As my campaign to stave off a mid life crisis gathers pace, I set a goal of running a 10K as fast as I did 20 years ago. A few months in and my enthusiasm for training resulted in my left knee suddenly swelling to something approximating double its normal size overnight. I could barely walk, was in severe pain, and was generally miserable. ( It was even alleged that I had “man flu of the knee” by some of my less sympathetic friends! )
This sudden and unexpected problem made me really quite miserable and to be honest I found the voyage into the unknown world of knee pain quite stressful too.
What happened next is the interesting bit, I had a couple of visits with the lovely team at Physis in Edinburgh where
- They listened in detail to what was wrong with me,
- Listened to what it was that was worrying me about my injury
- And then took time to explain what was actually happening ( as opposed to what I thought was happening)
- Finally when I understood the real nature of the problem we got down to fixing it
Interestingly though I felt much better as soon as I knew the facts of the situation.
The thing that struck me were the similarities of what I experienced with someone who suffers from dental fear. I had an internal dialogue ongoing throughout the whole episode. I had a FEAR that something was seriously wrong with me and a fear of something bad happening in the future. My wife insists that being a man ( and thus unable to tolerate pain or physical discomfort) made me contemplate the possibility that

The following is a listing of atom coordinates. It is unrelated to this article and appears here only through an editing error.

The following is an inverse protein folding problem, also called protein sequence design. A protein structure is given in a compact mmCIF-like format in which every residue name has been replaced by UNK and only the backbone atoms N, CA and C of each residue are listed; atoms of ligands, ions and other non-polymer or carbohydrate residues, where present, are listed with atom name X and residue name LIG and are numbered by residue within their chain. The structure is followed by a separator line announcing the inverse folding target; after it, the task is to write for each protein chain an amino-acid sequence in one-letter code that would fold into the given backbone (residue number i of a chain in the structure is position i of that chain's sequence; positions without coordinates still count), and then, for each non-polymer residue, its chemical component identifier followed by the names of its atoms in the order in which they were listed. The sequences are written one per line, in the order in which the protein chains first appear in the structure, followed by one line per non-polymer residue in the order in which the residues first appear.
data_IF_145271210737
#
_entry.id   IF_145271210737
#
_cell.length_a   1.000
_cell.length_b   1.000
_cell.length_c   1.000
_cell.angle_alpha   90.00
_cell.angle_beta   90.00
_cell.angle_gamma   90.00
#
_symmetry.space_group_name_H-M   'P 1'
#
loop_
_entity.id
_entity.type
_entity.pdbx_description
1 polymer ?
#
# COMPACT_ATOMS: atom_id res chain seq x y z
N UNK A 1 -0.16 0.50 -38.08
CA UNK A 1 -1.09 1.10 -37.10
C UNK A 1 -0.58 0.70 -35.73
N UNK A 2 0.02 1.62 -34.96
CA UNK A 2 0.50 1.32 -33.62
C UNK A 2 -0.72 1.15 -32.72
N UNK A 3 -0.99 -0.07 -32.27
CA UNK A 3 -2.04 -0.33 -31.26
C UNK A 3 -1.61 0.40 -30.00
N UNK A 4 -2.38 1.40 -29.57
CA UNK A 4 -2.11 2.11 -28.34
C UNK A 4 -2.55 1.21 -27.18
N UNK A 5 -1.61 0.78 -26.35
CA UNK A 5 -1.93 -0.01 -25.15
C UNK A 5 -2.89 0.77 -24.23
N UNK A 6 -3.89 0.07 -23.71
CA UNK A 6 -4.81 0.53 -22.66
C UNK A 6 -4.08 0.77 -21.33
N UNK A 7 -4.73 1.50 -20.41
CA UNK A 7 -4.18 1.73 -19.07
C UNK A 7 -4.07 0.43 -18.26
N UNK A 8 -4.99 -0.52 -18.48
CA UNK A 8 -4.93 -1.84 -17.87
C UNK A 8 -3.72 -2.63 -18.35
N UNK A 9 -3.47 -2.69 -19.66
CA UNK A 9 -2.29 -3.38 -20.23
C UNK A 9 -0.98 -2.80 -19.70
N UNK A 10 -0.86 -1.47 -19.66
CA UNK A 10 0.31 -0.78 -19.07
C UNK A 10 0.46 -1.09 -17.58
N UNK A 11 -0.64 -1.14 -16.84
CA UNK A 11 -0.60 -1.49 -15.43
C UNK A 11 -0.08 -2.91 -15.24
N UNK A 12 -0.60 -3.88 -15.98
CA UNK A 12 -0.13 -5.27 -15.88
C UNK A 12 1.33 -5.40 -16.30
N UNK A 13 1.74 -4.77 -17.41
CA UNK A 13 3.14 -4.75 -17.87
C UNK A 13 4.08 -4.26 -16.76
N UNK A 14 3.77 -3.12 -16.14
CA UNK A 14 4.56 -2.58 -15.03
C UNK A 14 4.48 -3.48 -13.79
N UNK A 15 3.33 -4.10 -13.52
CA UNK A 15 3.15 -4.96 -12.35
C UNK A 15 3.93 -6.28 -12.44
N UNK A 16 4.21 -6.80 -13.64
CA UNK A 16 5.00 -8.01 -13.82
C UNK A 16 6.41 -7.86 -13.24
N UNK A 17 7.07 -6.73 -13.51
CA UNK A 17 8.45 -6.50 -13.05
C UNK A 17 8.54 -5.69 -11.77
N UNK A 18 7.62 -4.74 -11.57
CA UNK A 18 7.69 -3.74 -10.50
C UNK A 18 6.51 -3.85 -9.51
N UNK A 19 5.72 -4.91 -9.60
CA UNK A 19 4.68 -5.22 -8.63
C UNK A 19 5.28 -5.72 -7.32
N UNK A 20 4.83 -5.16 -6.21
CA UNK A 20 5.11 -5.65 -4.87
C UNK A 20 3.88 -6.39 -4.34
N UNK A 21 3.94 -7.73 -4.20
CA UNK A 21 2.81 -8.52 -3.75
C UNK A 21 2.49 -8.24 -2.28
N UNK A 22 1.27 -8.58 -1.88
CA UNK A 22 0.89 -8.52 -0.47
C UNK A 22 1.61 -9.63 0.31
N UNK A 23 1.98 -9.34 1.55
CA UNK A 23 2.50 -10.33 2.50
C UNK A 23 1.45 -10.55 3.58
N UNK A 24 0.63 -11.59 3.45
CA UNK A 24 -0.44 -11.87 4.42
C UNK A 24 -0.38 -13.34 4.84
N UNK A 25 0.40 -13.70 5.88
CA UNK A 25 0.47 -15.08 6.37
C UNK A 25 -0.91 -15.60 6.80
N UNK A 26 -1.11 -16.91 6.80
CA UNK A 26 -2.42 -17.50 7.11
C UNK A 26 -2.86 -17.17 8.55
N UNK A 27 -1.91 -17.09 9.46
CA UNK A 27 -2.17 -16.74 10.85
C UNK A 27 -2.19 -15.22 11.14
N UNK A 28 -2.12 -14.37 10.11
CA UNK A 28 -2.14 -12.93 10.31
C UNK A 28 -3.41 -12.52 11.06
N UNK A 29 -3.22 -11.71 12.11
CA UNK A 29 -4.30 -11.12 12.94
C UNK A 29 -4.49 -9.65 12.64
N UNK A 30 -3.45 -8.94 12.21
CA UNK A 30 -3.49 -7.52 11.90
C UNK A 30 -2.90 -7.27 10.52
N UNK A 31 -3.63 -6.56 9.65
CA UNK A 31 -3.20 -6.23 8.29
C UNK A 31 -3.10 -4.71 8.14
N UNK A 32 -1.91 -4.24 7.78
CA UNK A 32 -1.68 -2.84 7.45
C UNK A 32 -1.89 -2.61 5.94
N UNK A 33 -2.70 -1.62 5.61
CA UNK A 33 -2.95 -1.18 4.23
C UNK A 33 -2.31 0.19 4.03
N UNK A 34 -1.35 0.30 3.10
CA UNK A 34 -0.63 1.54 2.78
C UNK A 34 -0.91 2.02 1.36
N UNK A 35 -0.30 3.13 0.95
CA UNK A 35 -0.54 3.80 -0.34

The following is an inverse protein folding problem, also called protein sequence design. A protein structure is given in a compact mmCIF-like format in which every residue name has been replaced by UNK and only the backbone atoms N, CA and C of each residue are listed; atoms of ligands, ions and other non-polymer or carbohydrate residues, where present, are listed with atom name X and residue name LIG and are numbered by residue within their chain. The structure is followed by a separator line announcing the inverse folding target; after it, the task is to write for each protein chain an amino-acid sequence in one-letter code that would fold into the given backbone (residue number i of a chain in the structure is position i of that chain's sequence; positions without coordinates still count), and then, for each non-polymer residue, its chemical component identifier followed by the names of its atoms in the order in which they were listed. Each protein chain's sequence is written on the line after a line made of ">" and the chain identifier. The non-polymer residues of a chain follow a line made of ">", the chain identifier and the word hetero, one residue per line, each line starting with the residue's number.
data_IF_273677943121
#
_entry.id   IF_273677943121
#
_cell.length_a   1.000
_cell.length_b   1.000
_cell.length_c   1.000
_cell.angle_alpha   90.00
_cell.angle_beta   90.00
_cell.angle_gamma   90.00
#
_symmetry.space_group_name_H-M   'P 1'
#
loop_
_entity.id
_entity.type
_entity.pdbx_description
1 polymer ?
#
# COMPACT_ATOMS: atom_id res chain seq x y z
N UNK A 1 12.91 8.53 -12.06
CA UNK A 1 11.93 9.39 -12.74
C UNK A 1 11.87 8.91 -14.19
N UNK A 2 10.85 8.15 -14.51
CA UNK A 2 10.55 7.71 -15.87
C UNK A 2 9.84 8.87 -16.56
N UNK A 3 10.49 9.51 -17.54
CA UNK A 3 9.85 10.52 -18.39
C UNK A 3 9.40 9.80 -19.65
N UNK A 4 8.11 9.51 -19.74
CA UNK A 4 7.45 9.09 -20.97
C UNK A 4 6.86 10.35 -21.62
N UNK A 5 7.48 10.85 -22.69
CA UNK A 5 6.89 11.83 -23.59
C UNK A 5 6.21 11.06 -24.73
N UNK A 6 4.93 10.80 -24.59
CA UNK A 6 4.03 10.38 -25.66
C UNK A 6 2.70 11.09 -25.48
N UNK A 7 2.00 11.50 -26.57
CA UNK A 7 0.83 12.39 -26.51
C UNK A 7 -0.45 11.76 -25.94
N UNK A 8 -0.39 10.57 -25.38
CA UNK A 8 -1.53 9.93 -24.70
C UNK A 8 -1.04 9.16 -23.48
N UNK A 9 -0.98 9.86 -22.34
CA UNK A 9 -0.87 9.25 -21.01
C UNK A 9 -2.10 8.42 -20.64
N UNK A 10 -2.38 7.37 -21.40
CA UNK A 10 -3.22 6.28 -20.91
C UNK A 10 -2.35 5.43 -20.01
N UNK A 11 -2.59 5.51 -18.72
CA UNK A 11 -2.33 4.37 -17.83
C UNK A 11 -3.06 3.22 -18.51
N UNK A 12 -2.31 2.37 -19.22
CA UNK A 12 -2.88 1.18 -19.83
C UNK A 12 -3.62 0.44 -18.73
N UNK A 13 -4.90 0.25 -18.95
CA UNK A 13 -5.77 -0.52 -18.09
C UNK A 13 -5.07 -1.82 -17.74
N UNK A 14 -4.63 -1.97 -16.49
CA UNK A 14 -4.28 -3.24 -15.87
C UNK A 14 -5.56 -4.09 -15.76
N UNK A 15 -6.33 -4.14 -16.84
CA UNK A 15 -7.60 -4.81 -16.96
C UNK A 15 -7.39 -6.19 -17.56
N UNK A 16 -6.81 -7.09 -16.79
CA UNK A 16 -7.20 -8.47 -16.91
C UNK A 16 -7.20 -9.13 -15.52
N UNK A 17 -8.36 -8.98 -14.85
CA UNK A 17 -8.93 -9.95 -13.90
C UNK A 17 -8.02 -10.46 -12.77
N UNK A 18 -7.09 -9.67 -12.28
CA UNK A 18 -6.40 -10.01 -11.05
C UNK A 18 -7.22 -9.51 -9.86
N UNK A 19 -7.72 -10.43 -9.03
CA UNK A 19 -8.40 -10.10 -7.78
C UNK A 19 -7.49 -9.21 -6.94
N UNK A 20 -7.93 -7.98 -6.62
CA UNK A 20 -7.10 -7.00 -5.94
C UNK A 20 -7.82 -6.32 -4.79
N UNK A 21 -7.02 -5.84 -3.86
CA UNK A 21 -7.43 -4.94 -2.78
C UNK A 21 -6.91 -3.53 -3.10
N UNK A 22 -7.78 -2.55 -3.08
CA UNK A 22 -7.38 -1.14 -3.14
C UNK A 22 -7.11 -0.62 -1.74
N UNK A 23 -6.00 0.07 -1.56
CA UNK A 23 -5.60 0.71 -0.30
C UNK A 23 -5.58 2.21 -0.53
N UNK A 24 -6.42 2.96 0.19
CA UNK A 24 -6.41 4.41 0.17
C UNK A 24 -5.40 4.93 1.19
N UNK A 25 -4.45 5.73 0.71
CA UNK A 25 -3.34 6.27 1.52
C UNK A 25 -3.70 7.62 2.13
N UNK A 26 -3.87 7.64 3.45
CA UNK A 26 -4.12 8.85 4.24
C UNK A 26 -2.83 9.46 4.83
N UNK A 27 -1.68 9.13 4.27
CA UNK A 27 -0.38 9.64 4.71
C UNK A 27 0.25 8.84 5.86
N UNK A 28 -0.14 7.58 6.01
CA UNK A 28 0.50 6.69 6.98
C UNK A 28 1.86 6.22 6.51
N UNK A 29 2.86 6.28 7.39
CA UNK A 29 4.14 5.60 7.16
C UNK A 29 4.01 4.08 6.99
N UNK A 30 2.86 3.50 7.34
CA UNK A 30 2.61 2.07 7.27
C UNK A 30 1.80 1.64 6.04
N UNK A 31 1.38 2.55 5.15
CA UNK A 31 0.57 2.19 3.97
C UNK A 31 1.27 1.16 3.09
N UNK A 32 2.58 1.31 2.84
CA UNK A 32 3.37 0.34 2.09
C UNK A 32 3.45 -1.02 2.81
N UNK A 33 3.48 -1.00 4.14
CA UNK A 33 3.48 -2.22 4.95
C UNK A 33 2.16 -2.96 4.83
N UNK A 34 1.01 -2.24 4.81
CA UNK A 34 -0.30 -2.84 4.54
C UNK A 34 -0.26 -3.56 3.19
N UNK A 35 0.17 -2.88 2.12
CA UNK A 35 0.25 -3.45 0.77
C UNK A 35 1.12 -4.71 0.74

- my knee was permanently damaged and would never function again properly,
- my cartilage was ruptured/ torn /displaced,
- my ligaments had torn / broken or otherwise failed
- the next time I run this will happen again
Of course all of these thoughts were based on no facts just my observations of the situation as well as my fear of the UNKNOWN. The truth is I felt bad, and in the absence of an appropriately trained person to help me, my though process ran riot and created a host of unpleasant futures for me and my knee ( which is now by the way is healing very nicely thank you )
So what can we learn from this?
Being afraid / stressed is a natural part of any problem that relates to our health
Given the chance our subconscious will run riot with a host of grim scenarios
The problem may take some effort on our part but can be easier to resolve than we realised
With professional help and understanding the road to recovery can start much faster than you think
I know for one that I am hugely grateful for the time that was spent with me allaying my fears and allowing me to achive the right frame of mind to get better.
Now after all this I still don’t know a huge amount about knees, so if that is where your trouble lies please seek out a good physiotherapist! Equally when it comes to dental fear why not take the most difficult step which is always the first one. The step can be small and need not even involve speaking to a dentist if you don’t want to, it can be as simple as watching a video, reading the experiences of other nervous patients, or by taking the 7 day beat your fear course
Equally why not get in touch with someone who can help you to tame your dental fear. You can begin by, contacting a sympathetic dentist by telephone, or just dropping us an e-mail at the practice. Whether you stay locally or not we’d love to hear from you.